HELEN LANG: Bring your plants inside

Bringing houseplants in early could save them from yellowing, dropping leaves

Oh I wish I had killed that white butterfly when I had the chance, but I didn’t. Now you wouldn’t believe what she has done to my lovely Brussels sprouts. They are probably not worth saving. She must have snuck in when my back was turned and laid a mass of eggs, and not on one plant, but all of them, the wicked thing!

They were such beautiful plants, but no longer. No sprouts this year, not here, anyway. I’ve been out to check for the caterpillars that hatched from her eggs, and ate the leaves but they, too, have vanished (with full stomachs!). Where have they gone?

A garden, even one as small as mine, is full of mysteries, and I suppose that’s one reason gardening is so interesting (and at times so exasperating).

I went out last night to see if the caterpillars were night marauders but there wasn’t a sign of anyone, or anything, just those pathetic torn leaves. I felt around in the soil, thinking they might bury themselves until no one was around, but no luck there either. I’m going to leave what remains of the sprouts to see if long stalks will eventually appear, covered with lovely fat sprouts, of course. Fat chance! I may as well put in some shallot seed, maybe they will survive, although it is kind of late to expect much to grow as the weather cools.

It’s time to decide where you are going to put the plants that spent the summer outdoors. They likely have grown mightily, and now need larger pots – I tell you there is no rest for us gardeners. Plants need to come back inside before the nights get cooler. The temperature inside and out should be close to the same, so that moving them won’t be too much of a shock. They would likely survive even if temperatures are considerably different, but they show their annoyance by turning leaves yellow, and eventually dropping them. It’s easier to just bring them inside soon.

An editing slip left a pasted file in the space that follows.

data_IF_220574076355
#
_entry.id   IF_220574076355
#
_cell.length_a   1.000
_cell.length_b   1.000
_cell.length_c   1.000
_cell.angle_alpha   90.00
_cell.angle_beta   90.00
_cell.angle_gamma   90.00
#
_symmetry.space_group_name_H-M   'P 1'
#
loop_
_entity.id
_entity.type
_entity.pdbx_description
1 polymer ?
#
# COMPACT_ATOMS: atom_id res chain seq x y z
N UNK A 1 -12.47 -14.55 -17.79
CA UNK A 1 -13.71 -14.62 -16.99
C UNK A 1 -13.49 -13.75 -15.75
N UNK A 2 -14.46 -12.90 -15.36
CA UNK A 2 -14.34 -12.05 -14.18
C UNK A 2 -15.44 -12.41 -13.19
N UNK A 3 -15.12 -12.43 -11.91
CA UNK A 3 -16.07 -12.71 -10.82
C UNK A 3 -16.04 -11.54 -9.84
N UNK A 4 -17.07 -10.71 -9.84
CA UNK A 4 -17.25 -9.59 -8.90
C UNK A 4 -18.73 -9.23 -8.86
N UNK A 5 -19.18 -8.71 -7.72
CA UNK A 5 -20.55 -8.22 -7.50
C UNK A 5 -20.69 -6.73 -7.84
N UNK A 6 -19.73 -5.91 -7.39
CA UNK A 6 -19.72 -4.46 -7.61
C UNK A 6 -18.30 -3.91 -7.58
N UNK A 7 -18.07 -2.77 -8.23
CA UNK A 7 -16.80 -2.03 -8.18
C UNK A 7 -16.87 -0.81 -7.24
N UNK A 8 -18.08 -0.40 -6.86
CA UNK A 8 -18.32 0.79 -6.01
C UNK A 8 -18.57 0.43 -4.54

Before bringing in plants examine them for passengers. Smart earwigs and clever snails will have hidden themselves in any spot where they can get inside without being observed, so give plants a thorough once-over. Even insects enjoy a winter holiday in a warm place – Phoenix, anyone?

For those of you growing tomatoes, this is for you: time now to cut off all blossoms. Cher “stresses” her tomatoes by stopping watering, which seems to encourage them to turn red. She also cuts off a lot of foliage to expose the fruit to the sun. I have already suggested that you can pick ones almost ripe and put them in a brown paper bag with a ripe apple, which also ripens them. But Cher objects to this, saying fruit that ripens on the vine is sweeter. This may be a matter of debate, but choose the method that appeals to you, I’m pretty sure both ways work.

Helen Lang has been the Peninsula News Review’s gardening columnist for more than 30 years.

 

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